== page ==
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Tselovalnik (Russian : целовальник, literally, "kisser", actually "sworn man"), was a common term for various officials in Muscovy elected by zemshchina (the population, as opposed to the tsardom's state apparatus [1] ) in uyezds and posads in various judicial, financial and police functions. [2] The term is a contraction of the expression krestny tselovalnik, "the one who kissed the cross", in reference to the sworn oath accompanied with the kissing of the Holy Cross.

The history of this institution has two periods: before and after the Time of Troubles (early 17th century). During the former period tselovalniks acted independently, and afterwards they served under the voivodes and the officials of various prikazes . [2]

The term was first mentioned in the Sudebnik of 1497 and later in the statutory charters of Novgorod of Vasili III of Russia. [2]

Nowadays, usage of the term often refers to its 19th-century meaning: under the Russian state alcohol monopoly, vodka sellers in taverns were commonly called tselovalniks because they gave a cross-kissing oath not to dilute vodka supplied from state-controlled distilleries and to sell it according to the demand.[ citation needed ]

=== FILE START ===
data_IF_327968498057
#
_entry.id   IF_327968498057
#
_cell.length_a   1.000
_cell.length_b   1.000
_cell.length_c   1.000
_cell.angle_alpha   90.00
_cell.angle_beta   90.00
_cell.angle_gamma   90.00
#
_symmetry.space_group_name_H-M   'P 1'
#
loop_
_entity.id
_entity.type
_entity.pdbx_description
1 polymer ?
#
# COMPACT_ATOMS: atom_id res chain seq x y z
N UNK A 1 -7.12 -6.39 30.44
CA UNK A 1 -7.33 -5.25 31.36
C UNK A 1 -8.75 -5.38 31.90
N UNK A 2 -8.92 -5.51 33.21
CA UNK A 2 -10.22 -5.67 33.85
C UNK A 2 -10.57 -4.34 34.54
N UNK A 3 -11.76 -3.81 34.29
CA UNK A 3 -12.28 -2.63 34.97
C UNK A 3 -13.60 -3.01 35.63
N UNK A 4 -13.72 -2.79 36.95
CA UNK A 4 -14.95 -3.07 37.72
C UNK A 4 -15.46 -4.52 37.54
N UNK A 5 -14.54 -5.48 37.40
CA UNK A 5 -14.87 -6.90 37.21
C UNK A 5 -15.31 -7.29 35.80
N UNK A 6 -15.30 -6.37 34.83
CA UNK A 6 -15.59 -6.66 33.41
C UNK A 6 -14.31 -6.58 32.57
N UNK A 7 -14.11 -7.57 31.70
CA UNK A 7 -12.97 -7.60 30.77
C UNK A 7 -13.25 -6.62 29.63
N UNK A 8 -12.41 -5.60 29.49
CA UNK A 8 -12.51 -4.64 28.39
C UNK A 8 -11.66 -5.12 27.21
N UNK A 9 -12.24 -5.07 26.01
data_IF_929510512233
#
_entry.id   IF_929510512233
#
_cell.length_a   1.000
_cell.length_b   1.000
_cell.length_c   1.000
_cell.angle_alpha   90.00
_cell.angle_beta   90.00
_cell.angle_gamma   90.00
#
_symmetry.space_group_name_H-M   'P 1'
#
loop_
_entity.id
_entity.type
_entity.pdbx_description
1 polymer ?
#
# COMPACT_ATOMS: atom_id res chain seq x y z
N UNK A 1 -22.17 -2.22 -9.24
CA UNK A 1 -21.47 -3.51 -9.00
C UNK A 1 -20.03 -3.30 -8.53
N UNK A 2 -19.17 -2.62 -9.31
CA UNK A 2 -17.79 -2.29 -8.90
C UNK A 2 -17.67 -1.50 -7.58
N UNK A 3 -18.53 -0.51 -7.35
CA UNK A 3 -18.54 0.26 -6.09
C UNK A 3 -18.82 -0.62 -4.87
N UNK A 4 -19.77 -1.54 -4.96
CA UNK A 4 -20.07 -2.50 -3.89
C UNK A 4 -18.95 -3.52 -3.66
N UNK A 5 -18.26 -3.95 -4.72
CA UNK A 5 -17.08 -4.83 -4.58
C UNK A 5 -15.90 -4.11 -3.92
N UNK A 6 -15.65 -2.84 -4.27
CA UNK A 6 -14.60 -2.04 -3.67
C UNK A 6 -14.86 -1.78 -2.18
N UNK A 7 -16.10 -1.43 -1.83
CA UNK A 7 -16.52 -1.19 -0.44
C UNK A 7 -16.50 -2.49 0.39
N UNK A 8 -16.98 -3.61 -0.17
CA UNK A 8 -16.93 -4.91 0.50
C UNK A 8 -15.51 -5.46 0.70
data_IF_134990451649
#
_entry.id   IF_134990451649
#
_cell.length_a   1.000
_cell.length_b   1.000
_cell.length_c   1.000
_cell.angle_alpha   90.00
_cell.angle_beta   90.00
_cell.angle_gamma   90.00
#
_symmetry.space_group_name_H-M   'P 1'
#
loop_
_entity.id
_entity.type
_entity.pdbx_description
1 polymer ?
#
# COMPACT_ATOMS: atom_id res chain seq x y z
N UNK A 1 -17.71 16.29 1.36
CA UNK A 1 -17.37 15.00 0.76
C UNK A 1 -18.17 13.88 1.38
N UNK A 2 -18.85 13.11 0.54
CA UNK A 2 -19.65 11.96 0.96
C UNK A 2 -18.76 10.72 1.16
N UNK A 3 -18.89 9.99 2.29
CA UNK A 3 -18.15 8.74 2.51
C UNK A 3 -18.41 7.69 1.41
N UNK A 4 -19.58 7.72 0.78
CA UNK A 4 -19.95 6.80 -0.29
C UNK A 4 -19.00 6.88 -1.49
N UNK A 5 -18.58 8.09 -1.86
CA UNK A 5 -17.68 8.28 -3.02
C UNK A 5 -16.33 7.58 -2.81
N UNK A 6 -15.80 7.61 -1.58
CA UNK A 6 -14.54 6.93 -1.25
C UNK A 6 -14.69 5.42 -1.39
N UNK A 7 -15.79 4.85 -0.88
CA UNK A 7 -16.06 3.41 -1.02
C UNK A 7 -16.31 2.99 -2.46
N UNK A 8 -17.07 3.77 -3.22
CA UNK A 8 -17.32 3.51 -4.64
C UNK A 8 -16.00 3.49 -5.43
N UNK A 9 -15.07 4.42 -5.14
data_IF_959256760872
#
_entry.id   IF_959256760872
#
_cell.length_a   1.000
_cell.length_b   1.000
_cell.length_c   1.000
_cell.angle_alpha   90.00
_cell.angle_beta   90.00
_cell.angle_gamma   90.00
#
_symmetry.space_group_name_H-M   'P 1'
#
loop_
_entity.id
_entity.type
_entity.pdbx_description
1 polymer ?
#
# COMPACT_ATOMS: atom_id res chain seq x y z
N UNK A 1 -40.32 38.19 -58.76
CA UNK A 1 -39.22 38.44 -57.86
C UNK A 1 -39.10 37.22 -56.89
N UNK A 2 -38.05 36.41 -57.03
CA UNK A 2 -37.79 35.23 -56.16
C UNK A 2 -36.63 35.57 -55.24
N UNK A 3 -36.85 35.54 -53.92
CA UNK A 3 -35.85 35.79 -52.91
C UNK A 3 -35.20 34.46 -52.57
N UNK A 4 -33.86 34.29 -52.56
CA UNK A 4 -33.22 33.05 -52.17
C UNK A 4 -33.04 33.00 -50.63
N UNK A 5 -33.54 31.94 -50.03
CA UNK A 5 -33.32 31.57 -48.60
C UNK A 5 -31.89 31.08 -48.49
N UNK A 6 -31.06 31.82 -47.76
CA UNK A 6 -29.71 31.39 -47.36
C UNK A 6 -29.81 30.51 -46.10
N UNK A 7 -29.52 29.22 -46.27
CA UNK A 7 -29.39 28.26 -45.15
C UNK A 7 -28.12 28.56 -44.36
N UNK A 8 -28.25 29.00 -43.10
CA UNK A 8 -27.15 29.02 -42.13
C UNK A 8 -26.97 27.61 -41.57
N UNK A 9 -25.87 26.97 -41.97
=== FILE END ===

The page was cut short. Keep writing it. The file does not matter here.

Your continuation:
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  1. Wikisource-logo.svg This article incorporates text from a publication now in the public domain :  "Земщина"  . Brockhaus and Efron Encyclopedic Dictionary (in Russian). 1906.
  2. 1 2 3 Wikisource-logo.svg This article incorporates text from a publication now in the public domain :  "Целовальники, должностные лица"  . Brockhaus and Efron Encyclopedic Dictionary (in Russian). 1906.Brockhaus & Efron cites the following sources:
    • Lappo-Danilevsky  [ ru ], «Организация прямого обложения»
    • Pavel Milyukov, «Спорные вопросы финансовой истории Московского государства»
    • Boris Chicherin, «Областные учреждения в XVII веке»
    • Aleksandr Dmitriyevich Gradsky  [ ru ], «История местного управления в России»
    • Vasiliy Sergeyevich  [ ru ], «Русские юридические древности»